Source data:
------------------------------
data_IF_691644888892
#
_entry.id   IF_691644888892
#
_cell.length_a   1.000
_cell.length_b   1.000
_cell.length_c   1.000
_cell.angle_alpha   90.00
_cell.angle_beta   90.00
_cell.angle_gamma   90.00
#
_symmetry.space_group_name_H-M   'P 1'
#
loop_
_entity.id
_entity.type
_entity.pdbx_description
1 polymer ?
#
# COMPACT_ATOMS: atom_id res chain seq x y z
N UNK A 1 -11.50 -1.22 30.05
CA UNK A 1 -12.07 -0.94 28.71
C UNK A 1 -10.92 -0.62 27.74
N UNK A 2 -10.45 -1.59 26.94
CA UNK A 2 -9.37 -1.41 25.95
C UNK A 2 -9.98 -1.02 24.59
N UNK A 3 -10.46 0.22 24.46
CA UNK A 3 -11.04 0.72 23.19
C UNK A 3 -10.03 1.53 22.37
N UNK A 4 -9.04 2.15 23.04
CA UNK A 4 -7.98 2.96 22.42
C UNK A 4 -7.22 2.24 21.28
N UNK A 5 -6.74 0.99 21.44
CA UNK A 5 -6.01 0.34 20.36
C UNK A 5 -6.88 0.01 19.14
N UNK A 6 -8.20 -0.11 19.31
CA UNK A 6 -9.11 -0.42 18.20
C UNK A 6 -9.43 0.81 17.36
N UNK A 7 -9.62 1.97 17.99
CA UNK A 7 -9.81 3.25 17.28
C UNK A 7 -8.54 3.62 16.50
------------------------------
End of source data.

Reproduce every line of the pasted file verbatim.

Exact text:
data_IF_691644888892
#
_entry.id   IF_691644888892
#
_cell.length_a   1.000
_cell.length_b   1.000
_cell.length_c   1.000
_cell.angle_alpha   90.00
_cell.angle_beta   90.00
_cell.angle_gamma   90.00
#
_symmetry.space_group_name_H-M   'P 1'
#
loop_
_entity.id
_entity.type
_entity.pdbx_description
1 polymer ?
#
# COMPACT_ATOMS: atom_id res chain seq x y z
N UNK A 1 -11.50 -1.22 30.05
CA UNK A 1 -12.07 -0.94 28.71
C UNK A 1 -10.92 -0.62 27.74
N UNK A 2 -10.45 -1.59 26.94
CA UNK A 2 -9.37 -1.41 25.95
C UNK A 2 -9.98 -1.02 24.59
N UNK A 3 -10.46 0.22 24.46
CA UNK A 3 -11.04 0.72 23.19
C UNK A 3 -10.03 1.53 22.37
N UNK A 4 -9.04 2.15 23.04
CA UNK A 4 -7.98 2.96 22.42
C UNK A 4 -7.22 2.24 21.28
N UNK A 5 -6.74 0.99 21.44
CA UNK A 5 -6.01 0.34 20.36
C UNK A 5 -6.88 0.01 19.14
N UNK A 6 -8.20 -0.11 19.31
CA UNK A 6 -9.11 -0.42 18.20
C UNK A 6 -9.43 0.81 17.36
N UNK A 7 -9.62 1.97 17.99
CA UNK A 7 -9.81 3.25 17.28
C UNK A 7 -8.54 3.62 16.50